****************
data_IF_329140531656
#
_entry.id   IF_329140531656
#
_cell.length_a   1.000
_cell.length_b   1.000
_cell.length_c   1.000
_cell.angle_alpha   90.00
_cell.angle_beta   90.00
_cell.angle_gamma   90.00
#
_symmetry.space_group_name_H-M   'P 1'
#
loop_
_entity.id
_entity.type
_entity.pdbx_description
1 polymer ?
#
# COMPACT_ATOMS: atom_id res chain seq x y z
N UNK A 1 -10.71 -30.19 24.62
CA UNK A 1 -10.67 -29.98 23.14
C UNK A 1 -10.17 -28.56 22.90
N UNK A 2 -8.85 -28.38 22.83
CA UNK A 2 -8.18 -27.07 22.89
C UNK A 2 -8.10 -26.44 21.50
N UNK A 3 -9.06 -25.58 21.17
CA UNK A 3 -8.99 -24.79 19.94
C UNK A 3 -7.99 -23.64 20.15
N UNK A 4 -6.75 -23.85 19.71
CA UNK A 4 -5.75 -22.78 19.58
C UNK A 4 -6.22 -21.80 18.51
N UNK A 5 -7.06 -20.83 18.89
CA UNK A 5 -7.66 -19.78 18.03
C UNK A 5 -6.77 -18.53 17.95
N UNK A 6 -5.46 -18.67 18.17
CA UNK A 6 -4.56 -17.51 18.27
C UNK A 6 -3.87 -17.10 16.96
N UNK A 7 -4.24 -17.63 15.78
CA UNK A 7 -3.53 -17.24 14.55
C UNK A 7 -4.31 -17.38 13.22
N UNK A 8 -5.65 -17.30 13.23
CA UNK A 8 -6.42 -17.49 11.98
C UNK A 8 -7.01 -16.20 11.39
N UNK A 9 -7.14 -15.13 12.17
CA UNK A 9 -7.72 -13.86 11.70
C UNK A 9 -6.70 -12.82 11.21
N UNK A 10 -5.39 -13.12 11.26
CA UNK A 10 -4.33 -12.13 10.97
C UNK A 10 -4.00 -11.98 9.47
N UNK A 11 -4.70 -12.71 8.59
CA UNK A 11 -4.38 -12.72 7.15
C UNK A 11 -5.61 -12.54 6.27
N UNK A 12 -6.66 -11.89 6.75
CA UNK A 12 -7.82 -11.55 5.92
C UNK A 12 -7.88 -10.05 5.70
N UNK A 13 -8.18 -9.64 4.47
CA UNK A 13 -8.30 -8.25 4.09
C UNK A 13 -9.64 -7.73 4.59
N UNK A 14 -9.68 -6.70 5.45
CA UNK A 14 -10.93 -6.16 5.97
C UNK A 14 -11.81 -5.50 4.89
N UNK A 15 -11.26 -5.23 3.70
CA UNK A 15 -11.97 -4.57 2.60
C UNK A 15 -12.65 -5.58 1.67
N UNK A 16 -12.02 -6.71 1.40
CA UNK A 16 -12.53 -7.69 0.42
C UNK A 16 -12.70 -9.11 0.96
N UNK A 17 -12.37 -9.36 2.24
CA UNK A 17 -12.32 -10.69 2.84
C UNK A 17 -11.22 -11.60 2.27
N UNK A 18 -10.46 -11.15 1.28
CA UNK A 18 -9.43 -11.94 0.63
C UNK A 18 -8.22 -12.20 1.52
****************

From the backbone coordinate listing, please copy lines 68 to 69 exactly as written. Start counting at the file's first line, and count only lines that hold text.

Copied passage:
C UNK A 16 -12.70 -9.11 0.96
N UNK A 17 -12.37 -9.36 2.24